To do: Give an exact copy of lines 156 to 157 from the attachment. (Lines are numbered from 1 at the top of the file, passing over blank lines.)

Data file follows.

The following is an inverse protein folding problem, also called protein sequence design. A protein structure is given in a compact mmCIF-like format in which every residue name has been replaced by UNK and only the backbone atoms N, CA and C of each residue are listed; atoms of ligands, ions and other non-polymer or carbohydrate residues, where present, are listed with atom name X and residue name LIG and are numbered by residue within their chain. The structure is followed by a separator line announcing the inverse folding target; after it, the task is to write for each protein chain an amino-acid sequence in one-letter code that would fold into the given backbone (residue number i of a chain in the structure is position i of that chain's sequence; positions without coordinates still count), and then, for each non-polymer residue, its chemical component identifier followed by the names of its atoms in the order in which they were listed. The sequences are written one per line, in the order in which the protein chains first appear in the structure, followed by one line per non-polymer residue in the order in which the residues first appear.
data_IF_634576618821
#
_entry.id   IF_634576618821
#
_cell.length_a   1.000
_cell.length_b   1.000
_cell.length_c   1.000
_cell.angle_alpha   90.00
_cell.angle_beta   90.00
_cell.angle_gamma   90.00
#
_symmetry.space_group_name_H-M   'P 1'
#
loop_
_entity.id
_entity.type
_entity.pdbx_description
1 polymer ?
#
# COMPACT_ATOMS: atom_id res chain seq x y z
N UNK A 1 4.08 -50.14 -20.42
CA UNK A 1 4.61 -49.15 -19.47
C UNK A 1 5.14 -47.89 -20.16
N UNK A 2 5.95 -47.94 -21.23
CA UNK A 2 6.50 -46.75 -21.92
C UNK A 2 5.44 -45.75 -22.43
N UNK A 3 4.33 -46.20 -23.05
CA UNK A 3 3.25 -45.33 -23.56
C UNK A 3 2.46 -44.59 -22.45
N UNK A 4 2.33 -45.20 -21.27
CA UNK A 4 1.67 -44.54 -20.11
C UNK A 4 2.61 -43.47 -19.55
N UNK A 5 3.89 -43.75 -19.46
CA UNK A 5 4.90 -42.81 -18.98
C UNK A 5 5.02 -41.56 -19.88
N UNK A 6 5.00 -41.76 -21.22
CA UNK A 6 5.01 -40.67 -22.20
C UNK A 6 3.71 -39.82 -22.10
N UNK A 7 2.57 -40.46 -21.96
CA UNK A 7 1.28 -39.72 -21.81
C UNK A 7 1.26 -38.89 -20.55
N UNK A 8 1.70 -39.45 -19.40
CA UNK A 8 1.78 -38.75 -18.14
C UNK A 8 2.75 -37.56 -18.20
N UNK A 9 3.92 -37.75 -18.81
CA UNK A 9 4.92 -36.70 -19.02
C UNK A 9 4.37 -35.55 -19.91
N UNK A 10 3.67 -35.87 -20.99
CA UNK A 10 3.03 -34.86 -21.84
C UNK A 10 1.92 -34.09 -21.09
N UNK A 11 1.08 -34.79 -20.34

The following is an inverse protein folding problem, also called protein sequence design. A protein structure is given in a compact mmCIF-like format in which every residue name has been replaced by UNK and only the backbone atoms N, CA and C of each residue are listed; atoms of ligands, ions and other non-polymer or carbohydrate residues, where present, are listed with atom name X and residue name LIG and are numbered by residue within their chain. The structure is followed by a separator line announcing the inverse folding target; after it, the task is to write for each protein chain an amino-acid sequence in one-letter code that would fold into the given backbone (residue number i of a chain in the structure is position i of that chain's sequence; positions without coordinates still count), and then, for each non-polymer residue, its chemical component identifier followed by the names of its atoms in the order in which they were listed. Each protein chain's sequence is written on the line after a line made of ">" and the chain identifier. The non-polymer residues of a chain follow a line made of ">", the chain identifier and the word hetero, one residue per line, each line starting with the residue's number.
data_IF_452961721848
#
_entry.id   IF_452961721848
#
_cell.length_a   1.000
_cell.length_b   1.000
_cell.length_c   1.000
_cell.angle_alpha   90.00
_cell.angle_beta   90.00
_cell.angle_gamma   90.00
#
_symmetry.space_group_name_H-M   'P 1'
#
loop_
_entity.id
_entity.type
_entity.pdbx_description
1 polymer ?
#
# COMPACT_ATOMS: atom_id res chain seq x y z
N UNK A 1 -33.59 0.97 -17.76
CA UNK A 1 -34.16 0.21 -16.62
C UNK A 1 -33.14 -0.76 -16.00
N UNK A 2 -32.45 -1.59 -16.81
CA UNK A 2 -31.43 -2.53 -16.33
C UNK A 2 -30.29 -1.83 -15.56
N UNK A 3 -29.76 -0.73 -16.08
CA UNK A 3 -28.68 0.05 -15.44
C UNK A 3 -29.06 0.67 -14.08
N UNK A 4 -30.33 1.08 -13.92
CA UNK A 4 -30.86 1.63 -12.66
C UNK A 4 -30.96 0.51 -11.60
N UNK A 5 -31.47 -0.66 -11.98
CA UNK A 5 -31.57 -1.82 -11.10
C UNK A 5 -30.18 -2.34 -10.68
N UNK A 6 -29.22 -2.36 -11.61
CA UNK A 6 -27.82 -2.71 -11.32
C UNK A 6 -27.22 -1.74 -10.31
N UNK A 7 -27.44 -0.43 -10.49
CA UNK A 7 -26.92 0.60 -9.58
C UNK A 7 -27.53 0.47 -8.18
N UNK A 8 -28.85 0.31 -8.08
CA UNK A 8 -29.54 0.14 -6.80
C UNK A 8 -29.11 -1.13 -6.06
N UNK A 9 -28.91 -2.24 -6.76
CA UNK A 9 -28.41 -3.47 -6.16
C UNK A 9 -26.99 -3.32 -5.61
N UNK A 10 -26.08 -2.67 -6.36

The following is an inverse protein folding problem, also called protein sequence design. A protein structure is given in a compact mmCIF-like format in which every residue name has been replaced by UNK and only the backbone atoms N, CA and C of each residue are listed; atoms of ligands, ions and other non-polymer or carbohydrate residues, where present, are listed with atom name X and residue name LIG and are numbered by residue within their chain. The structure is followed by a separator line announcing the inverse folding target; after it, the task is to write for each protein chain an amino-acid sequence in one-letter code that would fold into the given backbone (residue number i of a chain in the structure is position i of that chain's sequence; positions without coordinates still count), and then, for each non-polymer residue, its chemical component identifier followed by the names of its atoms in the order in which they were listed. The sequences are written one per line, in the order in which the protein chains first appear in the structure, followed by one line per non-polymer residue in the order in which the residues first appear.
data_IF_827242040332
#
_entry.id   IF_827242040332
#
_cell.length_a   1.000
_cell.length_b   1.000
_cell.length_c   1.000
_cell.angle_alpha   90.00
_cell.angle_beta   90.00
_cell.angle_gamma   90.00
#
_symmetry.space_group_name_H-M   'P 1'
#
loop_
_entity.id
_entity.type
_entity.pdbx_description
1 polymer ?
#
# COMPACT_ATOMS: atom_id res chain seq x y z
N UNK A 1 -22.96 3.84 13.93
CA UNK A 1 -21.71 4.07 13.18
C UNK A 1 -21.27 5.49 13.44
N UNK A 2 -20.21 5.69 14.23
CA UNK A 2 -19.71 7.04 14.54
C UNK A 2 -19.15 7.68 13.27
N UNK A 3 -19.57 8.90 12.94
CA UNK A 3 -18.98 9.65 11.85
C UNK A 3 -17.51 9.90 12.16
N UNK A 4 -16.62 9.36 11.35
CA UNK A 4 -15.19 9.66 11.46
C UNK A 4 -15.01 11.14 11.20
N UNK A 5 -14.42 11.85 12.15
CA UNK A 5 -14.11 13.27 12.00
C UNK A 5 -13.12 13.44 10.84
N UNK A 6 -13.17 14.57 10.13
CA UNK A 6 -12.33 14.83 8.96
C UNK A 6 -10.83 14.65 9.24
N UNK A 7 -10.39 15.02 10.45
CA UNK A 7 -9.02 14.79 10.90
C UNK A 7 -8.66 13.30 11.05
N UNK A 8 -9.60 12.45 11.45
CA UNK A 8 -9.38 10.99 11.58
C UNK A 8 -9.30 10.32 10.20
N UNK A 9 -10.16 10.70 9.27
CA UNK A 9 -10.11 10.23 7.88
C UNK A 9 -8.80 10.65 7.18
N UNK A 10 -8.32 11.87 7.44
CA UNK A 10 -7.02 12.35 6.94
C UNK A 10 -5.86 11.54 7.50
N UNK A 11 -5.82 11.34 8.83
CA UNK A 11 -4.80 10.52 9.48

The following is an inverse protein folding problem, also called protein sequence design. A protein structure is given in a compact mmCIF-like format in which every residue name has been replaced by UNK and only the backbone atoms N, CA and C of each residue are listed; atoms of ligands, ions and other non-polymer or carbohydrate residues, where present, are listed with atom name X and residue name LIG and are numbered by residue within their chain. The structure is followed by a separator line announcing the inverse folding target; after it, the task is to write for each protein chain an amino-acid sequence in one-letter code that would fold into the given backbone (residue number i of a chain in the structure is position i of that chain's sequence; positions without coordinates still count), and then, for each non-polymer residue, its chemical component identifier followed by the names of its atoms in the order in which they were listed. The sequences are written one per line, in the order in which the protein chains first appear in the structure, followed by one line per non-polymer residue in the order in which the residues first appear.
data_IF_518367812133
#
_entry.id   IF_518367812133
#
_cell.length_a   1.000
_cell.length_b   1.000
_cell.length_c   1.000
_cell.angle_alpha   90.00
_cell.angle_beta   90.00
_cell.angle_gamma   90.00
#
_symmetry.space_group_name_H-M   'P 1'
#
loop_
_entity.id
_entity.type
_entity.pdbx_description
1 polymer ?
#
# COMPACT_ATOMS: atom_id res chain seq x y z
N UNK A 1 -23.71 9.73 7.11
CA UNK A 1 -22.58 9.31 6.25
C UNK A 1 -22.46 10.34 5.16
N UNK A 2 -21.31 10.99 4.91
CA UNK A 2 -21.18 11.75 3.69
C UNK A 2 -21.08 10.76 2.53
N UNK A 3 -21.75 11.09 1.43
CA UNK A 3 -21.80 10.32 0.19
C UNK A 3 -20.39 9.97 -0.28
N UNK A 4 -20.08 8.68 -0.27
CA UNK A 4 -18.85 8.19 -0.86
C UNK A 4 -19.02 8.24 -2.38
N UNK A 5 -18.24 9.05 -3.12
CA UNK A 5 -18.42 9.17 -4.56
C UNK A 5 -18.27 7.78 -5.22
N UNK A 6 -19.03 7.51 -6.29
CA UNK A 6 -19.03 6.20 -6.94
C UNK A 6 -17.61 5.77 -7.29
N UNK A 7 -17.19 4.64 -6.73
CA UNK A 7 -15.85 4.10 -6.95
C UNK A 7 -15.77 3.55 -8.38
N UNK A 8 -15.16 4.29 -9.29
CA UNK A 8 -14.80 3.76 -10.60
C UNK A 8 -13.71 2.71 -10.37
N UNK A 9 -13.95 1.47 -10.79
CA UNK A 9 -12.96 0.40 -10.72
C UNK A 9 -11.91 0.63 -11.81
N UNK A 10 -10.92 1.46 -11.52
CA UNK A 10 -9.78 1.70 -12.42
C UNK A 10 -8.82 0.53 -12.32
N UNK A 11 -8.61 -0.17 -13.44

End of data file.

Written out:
data_IF_518367812133
#